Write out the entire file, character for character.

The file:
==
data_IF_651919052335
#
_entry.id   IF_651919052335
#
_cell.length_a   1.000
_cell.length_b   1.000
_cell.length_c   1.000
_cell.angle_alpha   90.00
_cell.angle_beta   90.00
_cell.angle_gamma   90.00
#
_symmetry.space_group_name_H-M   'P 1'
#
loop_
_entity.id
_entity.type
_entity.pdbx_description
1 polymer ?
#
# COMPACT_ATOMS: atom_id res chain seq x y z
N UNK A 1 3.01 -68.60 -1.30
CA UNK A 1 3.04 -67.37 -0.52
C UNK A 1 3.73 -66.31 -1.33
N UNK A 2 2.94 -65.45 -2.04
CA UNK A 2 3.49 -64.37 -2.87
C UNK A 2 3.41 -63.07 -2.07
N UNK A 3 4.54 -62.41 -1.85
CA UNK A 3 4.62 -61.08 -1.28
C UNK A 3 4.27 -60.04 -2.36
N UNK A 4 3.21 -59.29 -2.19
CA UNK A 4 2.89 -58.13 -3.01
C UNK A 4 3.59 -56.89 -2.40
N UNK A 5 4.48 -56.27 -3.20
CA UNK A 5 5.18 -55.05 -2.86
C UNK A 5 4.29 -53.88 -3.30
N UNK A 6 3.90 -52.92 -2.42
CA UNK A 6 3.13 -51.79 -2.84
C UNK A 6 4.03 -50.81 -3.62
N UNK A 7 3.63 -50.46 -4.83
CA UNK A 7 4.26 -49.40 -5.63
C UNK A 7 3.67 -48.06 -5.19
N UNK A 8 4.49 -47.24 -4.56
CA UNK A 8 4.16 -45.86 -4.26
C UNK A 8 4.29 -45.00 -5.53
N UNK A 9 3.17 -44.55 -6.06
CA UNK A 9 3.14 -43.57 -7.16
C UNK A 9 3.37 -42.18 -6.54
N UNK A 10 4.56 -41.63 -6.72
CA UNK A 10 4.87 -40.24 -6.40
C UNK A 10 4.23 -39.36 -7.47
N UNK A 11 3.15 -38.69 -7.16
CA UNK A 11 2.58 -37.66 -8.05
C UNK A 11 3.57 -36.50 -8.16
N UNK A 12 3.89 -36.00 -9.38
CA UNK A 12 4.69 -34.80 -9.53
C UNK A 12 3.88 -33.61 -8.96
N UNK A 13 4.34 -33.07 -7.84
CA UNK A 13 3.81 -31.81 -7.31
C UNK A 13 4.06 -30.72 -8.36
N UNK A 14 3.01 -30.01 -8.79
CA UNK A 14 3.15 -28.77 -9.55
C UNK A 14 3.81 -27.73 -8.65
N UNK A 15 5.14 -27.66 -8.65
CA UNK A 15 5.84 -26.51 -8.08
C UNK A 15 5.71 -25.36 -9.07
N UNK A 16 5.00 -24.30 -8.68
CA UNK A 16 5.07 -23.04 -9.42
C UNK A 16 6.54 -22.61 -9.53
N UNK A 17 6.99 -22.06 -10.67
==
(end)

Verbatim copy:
data_IF_651919052335
#
_entry.id   IF_651919052335
#
_cell.length_a   1.000
_cell.length_b   1.000
_cell.length_c   1.000
_cell.angle_alpha   90.00
_cell.angle_beta   90.00
_cell.angle_gamma   90.00
#
_symmetry.space_group_name_H-M   'P 1'
#
loop_
_entity.id
_entity.type
_entity.pdbx_description
1 polymer ?
#
# COMPACT_ATOMS: atom_id res chain seq x y z
N UNK A 1 3.01 -68.60 -1.30
CA UNK A 1 3.04 -67.37 -0.52
C UNK A 1 3.73 -66.31 -1.33
N UNK A 2 2.94 -65.45 -2.04
CA UNK A 2 3.49 -64.37 -2.87
C UNK A 2 3.41 -63.07 -2.07
N UNK A 3 4.54 -62.41 -1.85
CA UNK A 3 4.62 -61.08 -1.28
C UNK A 3 4.27 -60.04 -2.36
N UNK A 4 3.21 -59.29 -2.19
CA UNK A 4 2.89 -58.13 -3.01
C UNK A 4 3.59 -56.89 -2.40
N UNK A 5 4.48 -56.27 -3.20
CA UNK A 5 5.18 -55.05 -2.86
C UNK A 5 4.29 -53.88 -3.30
N UNK A 6 3.90 -52.92 -2.42
CA UNK A 6 3.13 -51.79 -2.84
C UNK A 6 4.03 -50.81 -3.62
N UNK A 7 3.63 -50.46 -4.83
CA UNK A 7 4.26 -49.40 -5.63
C UNK A 7 3.67 -48.06 -5.19
N UNK A 8 4.49 -47.24 -4.56
CA UNK A 8 4.16 -45.86 -4.26
C UNK A 8 4.29 -45.00 -5.53
N UNK A 9 3.17 -44.55 -6.06
CA UNK A 9 3.14 -43.57 -7.16
C UNK A 9 3.37 -42.18 -6.54
N UNK A 10 4.56 -41.63 -6.72
CA UNK A 10 4.87 -40.24 -6.40
C UNK A 10 4.23 -39.36 -7.47
N UNK A 11 3.15 -38.69 -7.16
CA UNK A 11 2.58 -37.66 -8.05
C UNK A 11 3.57 -36.50 -8.16
N UNK A 12 3.89 -36.00 -9.38
CA UNK A 12 4.69 -34.80 -9.53
C UNK A 12 3.88 -33.61 -8.96
N UNK A 13 4.34 -33.07 -7.84
CA UNK A 13 3.81 -31.81 -7.31
C UNK A 13 4.06 -30.72 -8.36
N UNK A 14 3.01 -30.01 -8.79
CA UNK A 14 3.15 -28.77 -9.55
C UNK A 14 3.81 -27.73 -8.65
N UNK A 15 5.14 -27.66 -8.65
CA UNK A 15 5.84 -26.51 -8.08
C UNK A 15 5.71 -25.36 -9.07
N UNK A 16 5.00 -24.30 -8.68
CA UNK A 16 5.07 -23.04 -9.42
C UNK A 16 6.54 -22.61 -9.53
N UNK A 17 6.99 -22.06 -10.67